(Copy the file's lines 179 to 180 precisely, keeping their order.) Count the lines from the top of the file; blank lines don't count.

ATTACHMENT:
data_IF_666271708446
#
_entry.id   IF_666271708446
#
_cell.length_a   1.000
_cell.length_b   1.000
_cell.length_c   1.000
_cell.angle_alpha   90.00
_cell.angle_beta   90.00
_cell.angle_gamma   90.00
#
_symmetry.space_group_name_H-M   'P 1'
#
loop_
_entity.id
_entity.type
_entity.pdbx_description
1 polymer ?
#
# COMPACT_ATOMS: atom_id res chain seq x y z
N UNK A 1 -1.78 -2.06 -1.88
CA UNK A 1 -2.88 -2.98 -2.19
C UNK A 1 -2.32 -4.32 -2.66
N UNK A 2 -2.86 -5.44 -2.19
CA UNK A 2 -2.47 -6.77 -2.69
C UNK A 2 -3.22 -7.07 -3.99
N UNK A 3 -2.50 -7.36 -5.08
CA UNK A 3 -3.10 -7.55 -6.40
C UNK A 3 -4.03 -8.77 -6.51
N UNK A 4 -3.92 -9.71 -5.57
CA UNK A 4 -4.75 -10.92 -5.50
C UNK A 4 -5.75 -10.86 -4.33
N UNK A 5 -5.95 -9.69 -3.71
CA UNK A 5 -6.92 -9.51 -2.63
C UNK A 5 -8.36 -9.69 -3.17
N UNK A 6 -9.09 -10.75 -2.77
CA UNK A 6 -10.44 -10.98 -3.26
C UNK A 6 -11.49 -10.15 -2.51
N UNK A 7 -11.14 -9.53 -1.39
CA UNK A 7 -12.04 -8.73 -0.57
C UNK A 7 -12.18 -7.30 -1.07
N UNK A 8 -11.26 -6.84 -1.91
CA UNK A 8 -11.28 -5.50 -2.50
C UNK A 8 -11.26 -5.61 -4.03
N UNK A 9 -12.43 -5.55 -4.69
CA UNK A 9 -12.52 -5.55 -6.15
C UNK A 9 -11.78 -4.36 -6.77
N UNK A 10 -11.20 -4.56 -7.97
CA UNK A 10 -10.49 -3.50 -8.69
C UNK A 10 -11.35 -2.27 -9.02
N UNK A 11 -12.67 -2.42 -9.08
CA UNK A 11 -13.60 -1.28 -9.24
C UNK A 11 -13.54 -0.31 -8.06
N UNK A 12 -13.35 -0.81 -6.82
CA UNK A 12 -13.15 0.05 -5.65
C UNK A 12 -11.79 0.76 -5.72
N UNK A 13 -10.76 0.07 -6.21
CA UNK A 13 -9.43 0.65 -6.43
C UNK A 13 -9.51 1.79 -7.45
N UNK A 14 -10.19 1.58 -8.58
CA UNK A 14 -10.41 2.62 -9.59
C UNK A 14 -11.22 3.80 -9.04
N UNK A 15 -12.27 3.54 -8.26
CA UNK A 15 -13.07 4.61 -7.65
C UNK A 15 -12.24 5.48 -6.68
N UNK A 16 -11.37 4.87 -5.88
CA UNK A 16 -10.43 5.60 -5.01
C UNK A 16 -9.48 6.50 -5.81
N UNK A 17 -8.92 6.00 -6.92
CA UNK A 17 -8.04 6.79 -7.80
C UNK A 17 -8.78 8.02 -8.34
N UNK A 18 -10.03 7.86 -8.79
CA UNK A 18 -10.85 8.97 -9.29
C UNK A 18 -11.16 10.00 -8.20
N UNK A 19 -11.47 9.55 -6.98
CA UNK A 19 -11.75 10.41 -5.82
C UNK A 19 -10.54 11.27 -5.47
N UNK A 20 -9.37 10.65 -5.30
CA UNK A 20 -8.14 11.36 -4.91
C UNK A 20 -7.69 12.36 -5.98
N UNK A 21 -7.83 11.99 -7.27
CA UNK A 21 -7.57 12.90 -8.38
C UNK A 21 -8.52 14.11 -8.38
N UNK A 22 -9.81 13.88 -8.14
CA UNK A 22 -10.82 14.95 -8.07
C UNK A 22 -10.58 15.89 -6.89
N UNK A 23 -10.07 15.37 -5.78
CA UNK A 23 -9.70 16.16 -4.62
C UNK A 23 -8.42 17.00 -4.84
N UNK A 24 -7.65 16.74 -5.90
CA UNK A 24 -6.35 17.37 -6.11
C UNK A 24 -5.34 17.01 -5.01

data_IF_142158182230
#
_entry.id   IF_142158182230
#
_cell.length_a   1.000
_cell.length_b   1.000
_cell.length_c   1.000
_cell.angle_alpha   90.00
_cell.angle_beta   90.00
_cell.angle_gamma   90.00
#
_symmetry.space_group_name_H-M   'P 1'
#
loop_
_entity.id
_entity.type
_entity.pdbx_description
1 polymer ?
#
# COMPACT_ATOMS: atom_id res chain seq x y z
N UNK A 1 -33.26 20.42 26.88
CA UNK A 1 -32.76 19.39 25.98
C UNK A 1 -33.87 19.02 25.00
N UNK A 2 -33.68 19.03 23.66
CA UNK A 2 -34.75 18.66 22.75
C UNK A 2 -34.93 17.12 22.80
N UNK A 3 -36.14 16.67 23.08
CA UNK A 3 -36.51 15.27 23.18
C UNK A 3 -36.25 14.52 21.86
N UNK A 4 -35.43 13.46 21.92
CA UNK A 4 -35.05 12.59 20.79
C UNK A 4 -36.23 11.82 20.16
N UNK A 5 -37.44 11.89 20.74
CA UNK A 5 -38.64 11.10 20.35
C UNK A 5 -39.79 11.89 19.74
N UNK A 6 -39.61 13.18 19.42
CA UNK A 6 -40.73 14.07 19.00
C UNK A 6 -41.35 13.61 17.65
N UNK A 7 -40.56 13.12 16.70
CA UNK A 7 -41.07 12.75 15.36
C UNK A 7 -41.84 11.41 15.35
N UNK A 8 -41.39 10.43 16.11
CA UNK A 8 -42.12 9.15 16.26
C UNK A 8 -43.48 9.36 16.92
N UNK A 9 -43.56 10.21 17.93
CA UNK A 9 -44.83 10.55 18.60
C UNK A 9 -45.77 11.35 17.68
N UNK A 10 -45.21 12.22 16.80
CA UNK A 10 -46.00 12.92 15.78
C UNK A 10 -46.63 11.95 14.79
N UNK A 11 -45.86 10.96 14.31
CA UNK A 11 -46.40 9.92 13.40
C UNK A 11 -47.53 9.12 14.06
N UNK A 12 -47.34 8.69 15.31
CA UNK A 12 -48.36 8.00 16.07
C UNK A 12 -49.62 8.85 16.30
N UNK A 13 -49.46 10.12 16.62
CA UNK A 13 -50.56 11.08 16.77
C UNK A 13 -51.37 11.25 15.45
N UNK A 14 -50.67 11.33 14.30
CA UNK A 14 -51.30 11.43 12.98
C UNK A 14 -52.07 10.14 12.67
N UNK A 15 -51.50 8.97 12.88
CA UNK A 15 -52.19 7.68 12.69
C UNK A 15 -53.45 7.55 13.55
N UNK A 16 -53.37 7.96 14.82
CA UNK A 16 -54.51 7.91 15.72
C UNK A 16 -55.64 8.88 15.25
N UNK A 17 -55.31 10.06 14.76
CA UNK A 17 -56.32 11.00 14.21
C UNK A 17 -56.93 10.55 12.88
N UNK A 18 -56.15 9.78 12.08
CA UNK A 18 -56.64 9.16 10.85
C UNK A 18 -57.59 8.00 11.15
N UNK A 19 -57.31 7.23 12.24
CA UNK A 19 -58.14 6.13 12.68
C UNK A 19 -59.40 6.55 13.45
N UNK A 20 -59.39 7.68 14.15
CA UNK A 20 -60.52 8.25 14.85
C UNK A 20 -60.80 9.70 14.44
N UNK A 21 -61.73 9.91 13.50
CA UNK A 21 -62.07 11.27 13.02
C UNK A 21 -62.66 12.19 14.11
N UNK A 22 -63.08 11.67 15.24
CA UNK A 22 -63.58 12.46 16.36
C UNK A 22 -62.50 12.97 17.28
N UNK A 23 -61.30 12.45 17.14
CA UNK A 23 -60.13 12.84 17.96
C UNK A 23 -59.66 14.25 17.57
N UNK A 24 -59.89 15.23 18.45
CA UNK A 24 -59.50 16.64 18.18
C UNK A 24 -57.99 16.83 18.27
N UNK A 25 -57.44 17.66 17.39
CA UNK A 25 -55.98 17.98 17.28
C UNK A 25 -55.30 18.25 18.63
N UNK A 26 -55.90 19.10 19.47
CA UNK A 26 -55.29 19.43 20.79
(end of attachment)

N UNK A 23 -61.30 12.45 17.14
CA UNK A 23 -60.13 12.84 17.96